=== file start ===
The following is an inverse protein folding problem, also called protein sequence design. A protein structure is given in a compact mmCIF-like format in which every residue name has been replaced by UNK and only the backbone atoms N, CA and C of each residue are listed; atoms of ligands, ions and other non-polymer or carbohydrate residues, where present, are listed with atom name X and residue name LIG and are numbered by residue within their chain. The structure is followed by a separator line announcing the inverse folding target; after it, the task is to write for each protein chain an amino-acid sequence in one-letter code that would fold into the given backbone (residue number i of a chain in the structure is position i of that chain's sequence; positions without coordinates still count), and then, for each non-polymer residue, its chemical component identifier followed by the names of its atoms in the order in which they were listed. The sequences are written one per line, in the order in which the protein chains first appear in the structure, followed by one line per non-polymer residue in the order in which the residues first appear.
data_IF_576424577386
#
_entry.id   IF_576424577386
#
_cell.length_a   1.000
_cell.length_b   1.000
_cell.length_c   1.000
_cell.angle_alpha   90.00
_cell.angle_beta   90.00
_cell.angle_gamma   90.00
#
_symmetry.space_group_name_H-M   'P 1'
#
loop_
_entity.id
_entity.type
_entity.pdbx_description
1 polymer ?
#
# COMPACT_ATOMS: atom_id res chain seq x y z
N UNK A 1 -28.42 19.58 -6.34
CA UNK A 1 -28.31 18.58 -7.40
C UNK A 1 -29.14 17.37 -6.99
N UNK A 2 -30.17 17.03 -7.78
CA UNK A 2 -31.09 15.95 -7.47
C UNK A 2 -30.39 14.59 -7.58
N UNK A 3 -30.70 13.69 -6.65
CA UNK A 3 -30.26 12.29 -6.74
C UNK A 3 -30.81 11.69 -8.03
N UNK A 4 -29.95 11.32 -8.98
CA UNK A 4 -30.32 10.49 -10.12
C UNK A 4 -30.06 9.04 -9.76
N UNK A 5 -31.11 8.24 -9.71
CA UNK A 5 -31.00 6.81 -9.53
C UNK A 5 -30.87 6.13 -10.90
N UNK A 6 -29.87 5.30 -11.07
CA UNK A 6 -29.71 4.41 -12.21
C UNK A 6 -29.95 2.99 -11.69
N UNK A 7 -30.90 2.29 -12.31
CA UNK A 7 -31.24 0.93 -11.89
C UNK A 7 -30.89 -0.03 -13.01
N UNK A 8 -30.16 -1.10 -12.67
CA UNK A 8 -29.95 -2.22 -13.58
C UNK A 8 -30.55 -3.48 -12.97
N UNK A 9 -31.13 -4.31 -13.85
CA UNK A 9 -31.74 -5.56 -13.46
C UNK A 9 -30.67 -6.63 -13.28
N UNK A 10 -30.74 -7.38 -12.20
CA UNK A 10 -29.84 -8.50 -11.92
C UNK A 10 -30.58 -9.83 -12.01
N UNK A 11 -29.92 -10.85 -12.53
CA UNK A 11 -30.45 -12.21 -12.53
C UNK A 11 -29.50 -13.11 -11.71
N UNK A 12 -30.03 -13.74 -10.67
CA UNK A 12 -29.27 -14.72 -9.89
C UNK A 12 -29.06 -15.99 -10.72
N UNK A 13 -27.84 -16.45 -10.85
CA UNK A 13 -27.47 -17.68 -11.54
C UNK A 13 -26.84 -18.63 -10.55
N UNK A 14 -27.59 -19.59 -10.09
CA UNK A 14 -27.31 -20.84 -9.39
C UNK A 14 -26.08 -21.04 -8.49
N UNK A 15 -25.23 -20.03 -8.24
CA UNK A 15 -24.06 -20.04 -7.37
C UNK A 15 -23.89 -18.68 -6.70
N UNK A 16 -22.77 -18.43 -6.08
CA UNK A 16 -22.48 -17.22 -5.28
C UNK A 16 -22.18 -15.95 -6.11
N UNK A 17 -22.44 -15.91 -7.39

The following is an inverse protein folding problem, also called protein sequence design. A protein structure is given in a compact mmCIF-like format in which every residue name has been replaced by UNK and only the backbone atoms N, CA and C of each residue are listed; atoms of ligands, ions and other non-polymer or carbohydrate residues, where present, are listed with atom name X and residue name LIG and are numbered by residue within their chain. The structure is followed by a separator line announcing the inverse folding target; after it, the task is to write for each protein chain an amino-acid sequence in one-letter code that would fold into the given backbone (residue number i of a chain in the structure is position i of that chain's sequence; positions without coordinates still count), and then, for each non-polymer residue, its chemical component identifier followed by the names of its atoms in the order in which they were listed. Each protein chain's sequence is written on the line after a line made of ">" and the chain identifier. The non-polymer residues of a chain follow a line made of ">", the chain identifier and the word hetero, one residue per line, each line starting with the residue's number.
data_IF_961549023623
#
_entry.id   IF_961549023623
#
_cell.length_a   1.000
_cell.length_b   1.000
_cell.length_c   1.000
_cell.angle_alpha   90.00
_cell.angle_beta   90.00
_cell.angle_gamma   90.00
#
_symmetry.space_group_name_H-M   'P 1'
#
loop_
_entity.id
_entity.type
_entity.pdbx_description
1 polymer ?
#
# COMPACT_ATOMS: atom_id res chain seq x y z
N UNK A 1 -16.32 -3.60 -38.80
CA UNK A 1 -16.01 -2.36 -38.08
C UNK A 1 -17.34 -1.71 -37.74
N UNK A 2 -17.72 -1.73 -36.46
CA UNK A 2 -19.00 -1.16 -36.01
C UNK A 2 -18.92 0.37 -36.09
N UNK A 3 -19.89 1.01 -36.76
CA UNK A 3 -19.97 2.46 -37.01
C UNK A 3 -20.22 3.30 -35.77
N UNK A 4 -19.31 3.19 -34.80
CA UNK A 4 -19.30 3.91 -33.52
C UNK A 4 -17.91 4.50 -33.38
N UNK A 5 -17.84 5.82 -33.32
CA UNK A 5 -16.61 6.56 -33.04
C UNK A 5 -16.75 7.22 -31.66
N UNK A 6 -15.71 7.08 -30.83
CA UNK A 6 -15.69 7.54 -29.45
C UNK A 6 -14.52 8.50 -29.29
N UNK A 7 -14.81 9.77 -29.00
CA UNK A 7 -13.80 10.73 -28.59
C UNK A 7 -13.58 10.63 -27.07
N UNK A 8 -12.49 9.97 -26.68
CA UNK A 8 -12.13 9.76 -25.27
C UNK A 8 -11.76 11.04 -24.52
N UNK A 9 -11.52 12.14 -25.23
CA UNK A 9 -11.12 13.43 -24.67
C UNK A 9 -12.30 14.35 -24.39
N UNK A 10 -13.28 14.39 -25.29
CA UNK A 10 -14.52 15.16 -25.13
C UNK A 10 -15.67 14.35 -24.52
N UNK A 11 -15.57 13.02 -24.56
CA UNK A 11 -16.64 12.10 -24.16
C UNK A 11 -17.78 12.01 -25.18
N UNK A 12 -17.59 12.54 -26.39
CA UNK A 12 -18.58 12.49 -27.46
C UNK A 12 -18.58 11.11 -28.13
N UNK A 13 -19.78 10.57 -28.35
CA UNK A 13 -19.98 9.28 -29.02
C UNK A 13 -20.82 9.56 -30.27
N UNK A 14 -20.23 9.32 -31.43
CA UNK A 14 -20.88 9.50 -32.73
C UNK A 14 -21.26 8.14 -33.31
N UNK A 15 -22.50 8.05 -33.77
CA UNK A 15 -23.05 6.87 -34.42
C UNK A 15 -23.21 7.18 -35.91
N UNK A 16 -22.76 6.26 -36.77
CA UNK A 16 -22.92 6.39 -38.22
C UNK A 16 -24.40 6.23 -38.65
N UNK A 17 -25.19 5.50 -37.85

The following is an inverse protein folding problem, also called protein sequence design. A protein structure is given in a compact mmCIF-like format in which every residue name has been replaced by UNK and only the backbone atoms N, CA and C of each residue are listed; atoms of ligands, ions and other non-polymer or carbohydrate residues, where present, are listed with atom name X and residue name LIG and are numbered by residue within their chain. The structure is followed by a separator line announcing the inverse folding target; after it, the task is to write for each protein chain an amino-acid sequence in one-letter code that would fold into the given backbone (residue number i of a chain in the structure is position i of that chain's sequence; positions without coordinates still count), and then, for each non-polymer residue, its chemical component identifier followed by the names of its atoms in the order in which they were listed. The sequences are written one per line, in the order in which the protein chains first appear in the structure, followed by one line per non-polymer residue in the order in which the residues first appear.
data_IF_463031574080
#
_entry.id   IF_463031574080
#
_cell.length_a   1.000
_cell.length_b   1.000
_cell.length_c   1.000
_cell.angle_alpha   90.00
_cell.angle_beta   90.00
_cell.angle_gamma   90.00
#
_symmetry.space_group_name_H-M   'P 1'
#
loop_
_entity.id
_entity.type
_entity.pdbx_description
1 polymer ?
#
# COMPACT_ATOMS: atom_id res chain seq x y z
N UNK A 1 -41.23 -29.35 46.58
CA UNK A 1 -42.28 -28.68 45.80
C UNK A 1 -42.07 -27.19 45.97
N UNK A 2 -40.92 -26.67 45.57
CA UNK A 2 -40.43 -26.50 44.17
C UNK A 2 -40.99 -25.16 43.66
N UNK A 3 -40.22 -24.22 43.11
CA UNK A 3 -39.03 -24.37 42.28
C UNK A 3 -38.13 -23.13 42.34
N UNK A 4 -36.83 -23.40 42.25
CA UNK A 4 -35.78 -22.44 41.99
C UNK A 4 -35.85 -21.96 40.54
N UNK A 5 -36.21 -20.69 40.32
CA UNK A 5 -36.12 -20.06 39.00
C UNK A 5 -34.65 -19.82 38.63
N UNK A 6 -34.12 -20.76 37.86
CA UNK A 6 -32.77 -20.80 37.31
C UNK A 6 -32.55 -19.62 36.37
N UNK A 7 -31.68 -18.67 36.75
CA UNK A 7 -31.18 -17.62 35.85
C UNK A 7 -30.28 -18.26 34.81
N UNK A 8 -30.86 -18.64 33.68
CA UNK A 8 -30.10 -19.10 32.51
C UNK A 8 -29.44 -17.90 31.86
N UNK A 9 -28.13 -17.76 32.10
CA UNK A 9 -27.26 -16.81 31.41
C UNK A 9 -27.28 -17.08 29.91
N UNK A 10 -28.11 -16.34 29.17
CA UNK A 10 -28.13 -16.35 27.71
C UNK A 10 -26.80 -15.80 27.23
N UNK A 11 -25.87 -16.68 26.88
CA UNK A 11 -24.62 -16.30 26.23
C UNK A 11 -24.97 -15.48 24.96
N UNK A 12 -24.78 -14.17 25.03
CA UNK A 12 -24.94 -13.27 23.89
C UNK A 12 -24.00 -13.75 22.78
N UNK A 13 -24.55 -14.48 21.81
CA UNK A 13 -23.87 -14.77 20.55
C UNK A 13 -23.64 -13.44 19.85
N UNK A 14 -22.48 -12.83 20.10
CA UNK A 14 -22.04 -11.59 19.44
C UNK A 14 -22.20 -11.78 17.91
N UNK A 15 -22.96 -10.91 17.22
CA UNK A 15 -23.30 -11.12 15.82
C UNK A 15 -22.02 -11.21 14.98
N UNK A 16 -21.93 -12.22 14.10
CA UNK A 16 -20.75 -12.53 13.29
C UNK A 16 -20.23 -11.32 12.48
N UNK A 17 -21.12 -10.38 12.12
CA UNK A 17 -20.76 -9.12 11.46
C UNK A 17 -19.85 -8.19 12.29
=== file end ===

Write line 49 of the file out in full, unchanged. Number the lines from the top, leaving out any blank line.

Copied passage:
N UNK A 10 -30.74 -7.38 -12.20